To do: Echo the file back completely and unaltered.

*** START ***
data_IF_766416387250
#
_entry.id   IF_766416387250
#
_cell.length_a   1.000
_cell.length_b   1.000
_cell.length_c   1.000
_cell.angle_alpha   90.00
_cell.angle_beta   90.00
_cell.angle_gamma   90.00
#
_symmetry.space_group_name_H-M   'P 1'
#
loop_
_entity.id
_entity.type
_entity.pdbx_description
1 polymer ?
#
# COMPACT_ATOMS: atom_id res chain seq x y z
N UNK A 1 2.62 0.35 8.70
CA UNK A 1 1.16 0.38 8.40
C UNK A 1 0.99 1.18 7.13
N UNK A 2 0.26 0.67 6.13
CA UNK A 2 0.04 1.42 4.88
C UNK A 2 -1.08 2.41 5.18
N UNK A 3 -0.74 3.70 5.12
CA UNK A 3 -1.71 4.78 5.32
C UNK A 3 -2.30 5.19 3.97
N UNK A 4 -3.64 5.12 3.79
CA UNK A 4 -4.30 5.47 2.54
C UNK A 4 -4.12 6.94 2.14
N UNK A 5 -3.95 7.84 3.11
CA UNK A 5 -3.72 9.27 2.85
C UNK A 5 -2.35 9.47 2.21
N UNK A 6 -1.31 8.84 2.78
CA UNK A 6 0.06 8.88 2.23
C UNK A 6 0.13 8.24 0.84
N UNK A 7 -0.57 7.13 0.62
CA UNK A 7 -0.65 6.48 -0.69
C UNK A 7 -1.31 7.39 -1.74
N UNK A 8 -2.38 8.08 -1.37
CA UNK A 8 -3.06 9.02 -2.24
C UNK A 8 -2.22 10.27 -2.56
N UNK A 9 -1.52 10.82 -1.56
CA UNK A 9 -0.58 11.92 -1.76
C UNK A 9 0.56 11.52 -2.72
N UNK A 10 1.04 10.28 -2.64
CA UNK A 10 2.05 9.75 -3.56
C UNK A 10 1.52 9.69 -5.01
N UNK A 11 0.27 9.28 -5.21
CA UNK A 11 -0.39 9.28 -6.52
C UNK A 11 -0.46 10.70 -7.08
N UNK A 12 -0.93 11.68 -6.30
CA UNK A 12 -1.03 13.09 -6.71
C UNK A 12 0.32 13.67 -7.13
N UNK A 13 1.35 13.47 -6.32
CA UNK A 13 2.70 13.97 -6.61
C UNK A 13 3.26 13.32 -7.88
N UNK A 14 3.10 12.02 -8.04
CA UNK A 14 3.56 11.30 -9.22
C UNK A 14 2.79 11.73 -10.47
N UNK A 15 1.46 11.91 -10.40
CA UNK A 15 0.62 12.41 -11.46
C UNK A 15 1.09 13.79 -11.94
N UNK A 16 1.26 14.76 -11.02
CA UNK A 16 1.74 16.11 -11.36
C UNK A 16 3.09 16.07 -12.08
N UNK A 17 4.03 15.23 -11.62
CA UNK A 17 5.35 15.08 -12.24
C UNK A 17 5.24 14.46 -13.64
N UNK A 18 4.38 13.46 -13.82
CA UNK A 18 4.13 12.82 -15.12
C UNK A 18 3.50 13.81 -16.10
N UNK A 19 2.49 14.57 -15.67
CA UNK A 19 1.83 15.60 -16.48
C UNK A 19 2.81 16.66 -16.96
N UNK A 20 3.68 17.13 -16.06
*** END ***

data_IF_766416387250
#
_entry.id   IF_766416387250
#
_cell.length_a   1.000
_cell.length_b   1.000
_cell.length_c   1.000
_cell.angle_alpha   90.00
_cell.angle_beta   90.00
_cell.angle_gamma   90.00
#
_symmetry.space_group_name_H-M   'P 1'
#
loop_
_entity.id
_entity.type
_entity.pdbx_description
1 polymer ?
#
# COMPACT_ATOMS: atom_id res chain seq x y z
N UNK A 1 2.62 0.35 8.70
CA UNK A 1 1.16 0.38 8.40
C UNK A 1 0.99 1.18 7.13
N UNK A 2 0.26 0.67 6.13
CA UNK A 2 0.04 1.42 4.88
C UNK A 2 -1.08 2.41 5.18
N UNK A 3 -0.74 3.70 5.12
CA UNK A 3 -1.71 4.78 5.32
C UNK A 3 -2.30 5.19 3.97
N UNK A 4 -3.64 5.12 3.79
CA UNK A 4 -4.30 5.47 2.54
C UNK A 4 -4.12 6.94 2.14
N UNK A 5 -3.95 7.84 3.11
CA UNK A 5 -3.72 9.27 2.85
C UNK A 5 -2.35 9.47 2.21
N UNK A 6 -1.31 8.84 2.78
CA UNK A 6 0.06 8.88 2.23
C UNK A 6 0.13 8.24 0.84
N UNK A 7 -0.57 7.13 0.62
CA UNK A 7 -0.65 6.48 -0.69
C UNK A 7 -1.31 7.39 -1.74
N UNK A 8 -2.38 8.08 -1.37
CA UNK A 8 -3.06 9.02 -2.24
C UNK A 8 -2.22 10.27 -2.56
N UNK A 9 -1.52 10.82 -1.56
CA UNK A 9 -0.58 11.92 -1.76
C UNK A 9 0.56 11.52 -2.72
N UNK A 10 1.04 10.28 -2.64
CA UNK A 10 2.05 9.75 -3.56
C UNK A 10 1.52 9.69 -5.01
N UNK A 11 0.27 9.28 -5.21
CA UNK A 11 -0.39 9.28 -6.52
C UNK A 11 -0.46 10.70 -7.08
N UNK A 12 -0.93 11.68 -6.30
CA UNK A 12 -1.03 13.09 -6.71
C UNK A 12 0.32 13.67 -7.13
N UNK A 13 1.35 13.47 -6.32
CA UNK A 13 2.70 13.97 -6.61
C UNK A 13 3.26 13.32 -7.88
N UNK A 14 3.10 12.02 -8.04
CA UNK A 14 3.56 11.30 -9.22
C UNK A 14 2.79 11.73 -10.47
N UNK A 15 1.46 11.91 -10.40
CA UNK A 15 0.62 12.41 -11.46
C UNK A 15 1.09 13.79 -11.94
N UNK A 16 1.26 14.76 -11.02
CA UNK A 16 1.74 16.11 -11.36
C UNK A 16 3.09 16.07 -12.08
N UNK A 17 4.03 15.23 -11.62
CA UNK A 17 5.35 15.08 -12.24
C UNK A 17 5.24 14.46 -13.64
N UNK A 18 4.38 13.46 -13.82
CA UNK A 18 4.13 12.82 -15.12
C UNK A 18 3.50 13.81 -16.10
N UNK A 19 2.49 14.57 -15.67
CA UNK A 19 1.83 15.60 -16.48
C UNK A 19 2.81 16.66 -16.96
N UNK A 20 3.68 17.13 -16.06